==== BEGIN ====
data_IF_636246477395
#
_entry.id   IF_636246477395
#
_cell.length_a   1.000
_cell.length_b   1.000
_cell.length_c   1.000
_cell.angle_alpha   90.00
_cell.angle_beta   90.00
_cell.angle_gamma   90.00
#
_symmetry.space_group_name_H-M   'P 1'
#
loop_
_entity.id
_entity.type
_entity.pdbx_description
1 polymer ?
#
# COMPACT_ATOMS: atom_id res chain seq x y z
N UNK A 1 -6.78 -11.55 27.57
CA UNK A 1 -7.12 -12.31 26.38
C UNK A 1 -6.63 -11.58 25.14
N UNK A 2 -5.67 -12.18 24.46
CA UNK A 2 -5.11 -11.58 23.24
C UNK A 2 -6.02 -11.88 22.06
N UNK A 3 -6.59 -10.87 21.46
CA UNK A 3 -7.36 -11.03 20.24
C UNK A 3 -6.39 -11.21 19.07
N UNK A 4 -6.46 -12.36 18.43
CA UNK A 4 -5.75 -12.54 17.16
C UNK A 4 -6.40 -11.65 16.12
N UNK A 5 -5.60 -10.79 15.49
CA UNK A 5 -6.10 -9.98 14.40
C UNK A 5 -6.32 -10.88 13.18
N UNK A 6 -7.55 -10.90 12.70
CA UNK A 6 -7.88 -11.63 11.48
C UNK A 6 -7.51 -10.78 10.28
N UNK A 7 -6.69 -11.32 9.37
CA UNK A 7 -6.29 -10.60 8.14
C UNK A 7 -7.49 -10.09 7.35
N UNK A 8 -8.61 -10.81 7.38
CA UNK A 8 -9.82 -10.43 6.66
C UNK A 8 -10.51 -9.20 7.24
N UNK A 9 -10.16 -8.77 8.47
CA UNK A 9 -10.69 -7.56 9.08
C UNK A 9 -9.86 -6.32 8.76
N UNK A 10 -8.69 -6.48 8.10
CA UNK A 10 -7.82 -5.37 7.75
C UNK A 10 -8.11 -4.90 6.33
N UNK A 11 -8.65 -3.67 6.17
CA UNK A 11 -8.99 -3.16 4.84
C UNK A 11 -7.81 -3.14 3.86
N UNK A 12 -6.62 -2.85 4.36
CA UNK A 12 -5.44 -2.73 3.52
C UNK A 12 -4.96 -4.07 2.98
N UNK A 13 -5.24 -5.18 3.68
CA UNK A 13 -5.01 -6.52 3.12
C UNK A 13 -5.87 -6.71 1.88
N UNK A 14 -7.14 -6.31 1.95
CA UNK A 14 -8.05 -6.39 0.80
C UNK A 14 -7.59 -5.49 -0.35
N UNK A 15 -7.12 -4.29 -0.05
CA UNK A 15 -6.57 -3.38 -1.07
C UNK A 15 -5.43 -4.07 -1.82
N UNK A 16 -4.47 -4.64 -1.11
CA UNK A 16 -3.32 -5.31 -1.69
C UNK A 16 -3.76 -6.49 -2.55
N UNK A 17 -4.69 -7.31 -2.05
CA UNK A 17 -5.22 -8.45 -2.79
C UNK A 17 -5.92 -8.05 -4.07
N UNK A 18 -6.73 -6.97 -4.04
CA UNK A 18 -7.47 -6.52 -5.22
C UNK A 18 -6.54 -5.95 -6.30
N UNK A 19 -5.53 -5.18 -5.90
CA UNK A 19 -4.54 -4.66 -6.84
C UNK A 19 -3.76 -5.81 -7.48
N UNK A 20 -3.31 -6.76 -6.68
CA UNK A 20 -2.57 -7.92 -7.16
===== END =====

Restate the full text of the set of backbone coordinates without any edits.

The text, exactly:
data_IF_636246477395
#
_entry.id   IF_636246477395
#
_cell.length_a   1.000
_cell.length_b   1.000
_cell.length_c   1.000
_cell.angle_alpha   90.00
_cell.angle_beta   90.00
_cell.angle_gamma   90.00
#
_symmetry.space_group_name_H-M   'P 1'
#
loop_
_entity.id
_entity.type
_entity.pdbx_description
1 polymer ?
#
# COMPACT_ATOMS: atom_id res chain seq x y z
N UNK A 1 -6.78 -11.55 27.57
CA UNK A 1 -7.12 -12.31 26.38
C UNK A 1 -6.63 -11.58 25.14
N UNK A 2 -5.67 -12.18 24.46
CA UNK A 2 -5.11 -11.58 23.24
C UNK A 2 -6.02 -11.88 22.06
N UNK A 3 -6.59 -10.87 21.46
CA UNK A 3 -7.36 -11.03 20.24
C UNK A 3 -6.39 -11.21 19.07
N UNK A 4 -6.46 -12.36 18.43
CA UNK A 4 -5.75 -12.54 17.16
C UNK A 4 -6.40 -11.65 16.12
N UNK A 5 -5.60 -10.79 15.49
CA UNK A 5 -6.10 -9.98 14.40
C UNK A 5 -6.32 -10.88 13.18
N UNK A 6 -7.55 -10.90 12.70
CA UNK A 6 -7.88 -11.63 11.48
C UNK A 6 -7.51 -10.78 10.28
N UNK A 7 -6.69 -11.32 9.37
CA UNK A 7 -6.29 -10.60 8.14
C UNK A 7 -7.49 -10.09 7.35
N UNK A 8 -8.61 -10.81 7.38
CA UNK A 8 -9.82 -10.43 6.66
C UNK A 8 -10.51 -9.20 7.24
N UNK A 9 -10.16 -8.77 8.47
CA UNK A 9 -10.69 -7.56 9.08
C UNK A 9 -9.86 -6.32 8.76
N UNK A 10 -8.69 -6.48 8.10
CA UNK A 10 -7.82 -5.37 7.75
C UNK A 10 -8.11 -4.90 6.33
N UNK A 11 -8.65 -3.67 6.17
CA UNK A 11 -8.99 -3.16 4.84
C UNK A 11 -7.81 -3.14 3.86
N UNK A 12 -6.62 -2.85 4.36
CA UNK A 12 -5.44 -2.73 3.52
C UNK A 12 -4.96 -4.07 2.98
N UNK A 13 -5.24 -5.18 3.68
CA UNK A 13 -5.01 -6.52 3.12
C UNK A 13 -5.87 -6.71 1.88
N UNK A 14 -7.14 -6.31 1.95
CA UNK A 14 -8.05 -6.39 0.80
C UNK A 14 -7.59 -5.49 -0.35
N UNK A 15 -7.12 -4.29 -0.05
CA UNK A 15 -6.57 -3.38 -1.07
C UNK A 15 -5.43 -4.07 -1.82
N UNK A 16 -4.47 -4.64 -1.11
CA UNK A 16 -3.32 -5.31 -1.69
C UNK A 16 -3.76 -6.49 -2.55
N UNK A 17 -4.69 -7.31 -2.05
CA UNK A 17 -5.22 -8.45 -2.79
C UNK A 17 -5.92 -8.05 -4.07
N UNK A 18 -6.73 -6.97 -4.04
CA UNK A 18 -7.47 -6.52 -5.22
C UNK A 18 -6.54 -5.95 -6.30
N UNK A 19 -5.53 -5.18 -5.90
CA UNK A 19 -4.54 -4.66 -6.84
C UNK A 19 -3.76 -5.81 -7.48
N UNK A 20 -3.31 -6.76 -6.68
CA UNK A 20 -2.57 -7.92 -7.16